Chunking Your Learning Content for Maximum Retention and Engagement
Today’s learners are pressed for time, easily distracted and crave learning experiences that are relevant, applicable and practical. Irrespective of age or context, modern learning are motivated by experiences that are not only goal-oriented and personalised, but also that take into account the fact that we don’t have long leisurely days to study, or even desire the prestige of a formal academic qualification.
Microlearning aims to solve these modern-day learning challenges by offering a way to deliver content and experiences that are bite-sized, manageable and sticky.
What is microlearning?
Microlearning is an approach to learning experience design that sees content being broken up, or chunked, into small, bite-sized units. These learning units contain just the necessary amounts of information to aid learners in achieving a desired goal, whether that’s new knowledge, a skill or the instruction to practice a new competency. Content is also structured around problem-based, decision-making scenarios or case studies that are relatable and engaging. Because microlearning portions information into easy to consume, digestible chunks, the learner can return to it as often as required, without having to invest long periods of time.
The science behind impactful and engaging learning experiences is that short, spaced, repetitive learning experiences are more effective for retention of new information. Managing for this cognitive learning load means the content and experience is scaffolded, allowing learners to slowly and incrementally build their skills and knowledge. When the content and experience is structured with microlearning in mind, information becomes easier to comprehend and retain over the long term.
The benefits of microlearning
To understand the benefits of microlearning, it’s important to understand the principles of adult learning theory, or andragogy. While we’ll explore these principles in more depth in later articles, adult learners are most engaged in learning experiences when its design incorporates the following 4 principles:
- Adults need to understand the ‘Why’ of what they’re learning, and to be able to make real connections to their personal or professional objectives.
- Adult learners value experiential learning, applying and embedding concepts into their daily lives.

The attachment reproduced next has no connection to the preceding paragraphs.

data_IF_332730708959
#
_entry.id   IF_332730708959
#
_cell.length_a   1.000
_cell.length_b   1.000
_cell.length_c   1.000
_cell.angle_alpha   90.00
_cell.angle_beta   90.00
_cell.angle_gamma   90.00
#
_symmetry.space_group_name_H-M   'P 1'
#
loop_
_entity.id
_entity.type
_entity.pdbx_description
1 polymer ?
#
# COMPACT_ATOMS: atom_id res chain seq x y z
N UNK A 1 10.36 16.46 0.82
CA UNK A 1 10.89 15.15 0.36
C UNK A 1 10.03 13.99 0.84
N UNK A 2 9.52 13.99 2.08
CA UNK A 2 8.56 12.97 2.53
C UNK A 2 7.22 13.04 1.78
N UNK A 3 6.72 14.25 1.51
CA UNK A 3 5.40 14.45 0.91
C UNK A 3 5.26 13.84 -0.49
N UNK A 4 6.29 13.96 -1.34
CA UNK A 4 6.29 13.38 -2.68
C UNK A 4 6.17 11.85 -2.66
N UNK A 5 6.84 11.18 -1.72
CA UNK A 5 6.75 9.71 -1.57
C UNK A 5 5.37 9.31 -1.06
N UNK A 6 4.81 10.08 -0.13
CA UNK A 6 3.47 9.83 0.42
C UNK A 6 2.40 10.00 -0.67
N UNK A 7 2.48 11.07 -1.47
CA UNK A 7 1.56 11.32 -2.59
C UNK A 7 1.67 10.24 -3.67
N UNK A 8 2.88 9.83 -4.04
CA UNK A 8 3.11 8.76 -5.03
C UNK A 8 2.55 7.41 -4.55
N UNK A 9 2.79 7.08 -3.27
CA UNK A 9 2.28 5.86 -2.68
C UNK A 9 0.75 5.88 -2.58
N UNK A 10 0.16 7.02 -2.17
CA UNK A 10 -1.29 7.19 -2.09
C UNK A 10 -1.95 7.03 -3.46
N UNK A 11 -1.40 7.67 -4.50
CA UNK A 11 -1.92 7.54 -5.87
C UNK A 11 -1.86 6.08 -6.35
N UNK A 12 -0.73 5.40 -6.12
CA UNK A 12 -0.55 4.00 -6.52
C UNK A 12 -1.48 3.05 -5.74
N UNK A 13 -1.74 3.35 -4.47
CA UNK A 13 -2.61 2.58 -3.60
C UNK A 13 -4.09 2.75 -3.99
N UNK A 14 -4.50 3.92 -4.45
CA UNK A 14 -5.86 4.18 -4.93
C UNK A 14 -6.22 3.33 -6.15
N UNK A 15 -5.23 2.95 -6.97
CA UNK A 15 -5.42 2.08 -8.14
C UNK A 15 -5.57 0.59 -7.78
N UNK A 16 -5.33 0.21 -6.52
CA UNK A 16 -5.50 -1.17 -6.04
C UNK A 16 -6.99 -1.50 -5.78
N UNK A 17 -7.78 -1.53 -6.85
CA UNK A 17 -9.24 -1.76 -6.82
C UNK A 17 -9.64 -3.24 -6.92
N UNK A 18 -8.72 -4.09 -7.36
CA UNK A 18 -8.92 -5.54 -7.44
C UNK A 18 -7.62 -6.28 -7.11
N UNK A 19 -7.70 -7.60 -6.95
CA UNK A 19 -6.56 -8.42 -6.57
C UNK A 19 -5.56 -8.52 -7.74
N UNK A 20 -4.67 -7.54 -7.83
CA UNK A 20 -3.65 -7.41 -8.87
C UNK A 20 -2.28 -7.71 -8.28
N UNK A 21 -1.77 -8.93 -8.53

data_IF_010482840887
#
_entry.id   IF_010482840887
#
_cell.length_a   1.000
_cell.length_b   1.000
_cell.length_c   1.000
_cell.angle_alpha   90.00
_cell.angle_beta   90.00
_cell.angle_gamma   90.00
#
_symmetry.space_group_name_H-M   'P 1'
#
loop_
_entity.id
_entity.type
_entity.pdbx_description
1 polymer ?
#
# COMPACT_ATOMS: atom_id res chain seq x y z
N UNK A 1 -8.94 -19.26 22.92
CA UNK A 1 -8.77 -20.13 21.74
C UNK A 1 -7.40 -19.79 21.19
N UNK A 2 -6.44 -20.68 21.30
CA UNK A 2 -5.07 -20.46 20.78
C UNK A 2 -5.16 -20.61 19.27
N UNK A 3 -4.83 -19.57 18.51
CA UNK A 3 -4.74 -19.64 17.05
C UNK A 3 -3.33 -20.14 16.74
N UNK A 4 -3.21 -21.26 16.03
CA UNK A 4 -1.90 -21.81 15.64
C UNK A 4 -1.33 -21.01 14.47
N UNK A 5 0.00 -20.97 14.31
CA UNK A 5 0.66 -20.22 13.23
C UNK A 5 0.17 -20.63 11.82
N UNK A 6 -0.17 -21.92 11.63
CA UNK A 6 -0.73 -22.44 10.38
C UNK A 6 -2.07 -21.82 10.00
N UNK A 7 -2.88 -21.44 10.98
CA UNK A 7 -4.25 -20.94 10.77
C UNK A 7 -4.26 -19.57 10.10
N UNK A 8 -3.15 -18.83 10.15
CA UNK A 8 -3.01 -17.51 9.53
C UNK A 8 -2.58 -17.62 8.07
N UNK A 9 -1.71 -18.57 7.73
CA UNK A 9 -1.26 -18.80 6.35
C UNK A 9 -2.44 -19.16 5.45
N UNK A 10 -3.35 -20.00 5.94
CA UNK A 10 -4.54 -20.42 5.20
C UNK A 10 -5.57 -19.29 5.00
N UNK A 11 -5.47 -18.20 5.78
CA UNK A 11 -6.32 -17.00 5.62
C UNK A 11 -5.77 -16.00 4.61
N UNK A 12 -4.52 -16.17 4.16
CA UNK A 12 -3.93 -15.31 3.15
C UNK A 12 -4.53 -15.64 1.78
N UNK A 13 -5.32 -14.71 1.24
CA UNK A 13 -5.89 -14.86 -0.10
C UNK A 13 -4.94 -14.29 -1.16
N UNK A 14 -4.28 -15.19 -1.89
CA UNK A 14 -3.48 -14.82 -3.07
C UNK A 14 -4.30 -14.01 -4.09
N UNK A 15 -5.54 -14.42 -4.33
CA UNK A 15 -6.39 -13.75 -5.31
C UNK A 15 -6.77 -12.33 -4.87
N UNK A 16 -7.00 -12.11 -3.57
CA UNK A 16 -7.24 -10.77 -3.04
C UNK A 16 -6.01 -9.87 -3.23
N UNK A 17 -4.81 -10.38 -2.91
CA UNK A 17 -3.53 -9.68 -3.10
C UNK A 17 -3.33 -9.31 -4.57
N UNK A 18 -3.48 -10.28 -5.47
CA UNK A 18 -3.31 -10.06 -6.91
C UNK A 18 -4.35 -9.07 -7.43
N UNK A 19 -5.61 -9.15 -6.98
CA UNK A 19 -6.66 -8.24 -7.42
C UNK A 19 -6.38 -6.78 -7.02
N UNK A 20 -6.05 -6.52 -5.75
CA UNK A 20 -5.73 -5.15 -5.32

- Adults learn best when learning experiences are framed as problems to be solved.
- Adults are increasingly motivated by self-directed learning, or when they’re in control of how, when and where learning occurs.
By slicing the content into shorter, easily digestible chunks of information, the learner is able to focus, comprehend, complete and retain the information in about as much time that a workshop facilitator might go over the agenda for the day. Learners can easily choose when, how and why they might select one course over another, and learning designers can design hyper-focused and practical experiences.
Learners are also able to maximise their time spent on the course by choosing bits to return to and revisit if necessary rather than forging ahead with a prescribed, time-restricted curriculum. Microlearning targets individual needs and thus sees more successful learning and retention, also benefiting those interested in the return on learning investment.
How does this fit into the workplace?
Chief Learning Officers and Learning and Development teams are increasingly needing to see a real return on their investment through the application of newly acquired skills towards the achievement of organisational strategy. In addition, with Industry 4.0 giving us the opportunity to diversify our skill sets, or in some instances, to reskill altogether, microlearning provides effective, practical ways to acquire new competencies quickly.
This trend toward content chunking is also becoming increasingly prevalent in academic spaces, with the likes of EdX offering MicroMasters and smaller courses that build to formal qualifications. As a result, individuals are able to quickly choose from a wide array of topics, upskilling themselves without giving up the time and money that many traditional university courses demand, and gaining the practical skills to apply in their daily lives.
Combined with Learning Experience Design, which emphasises a learner-centered, goal-oriented approach to learning design, microlearning forces learning designers to pare down content to the essentials. It’s a problem-solving based approach that emphasises practice over theory, providing just enough practical content to stay engaged and a problem-based activity to stay motivated.
Another Mode of M-Learning
Microlearning is partly why mobile learning has increasingly become more popular as a mode of delivering online learning. For as long as it takes you to watch a 10-minute YouTube video, or scroll through your timelines while you’re waiting for the kettle to boil or for everyone to join a meeting, you can learn about a new skill. It allows you to maximise your time, to learn on the go and to build a culture of continuous, lifelong learning habitual.
M-learning is popular because it places the autonomy of learning back in the hands of the learner, rather than the instructor, facilitator or lecturer. Because it’s bite-sized, learners work through content at their own pace, revisiting and practicing, retaining and reflecting on their new-found competencies. This makes microlearning the ideal approach for any organisation wishing to both see a return on investment, to upskill their employees in real time, and to keep on top of industry trends.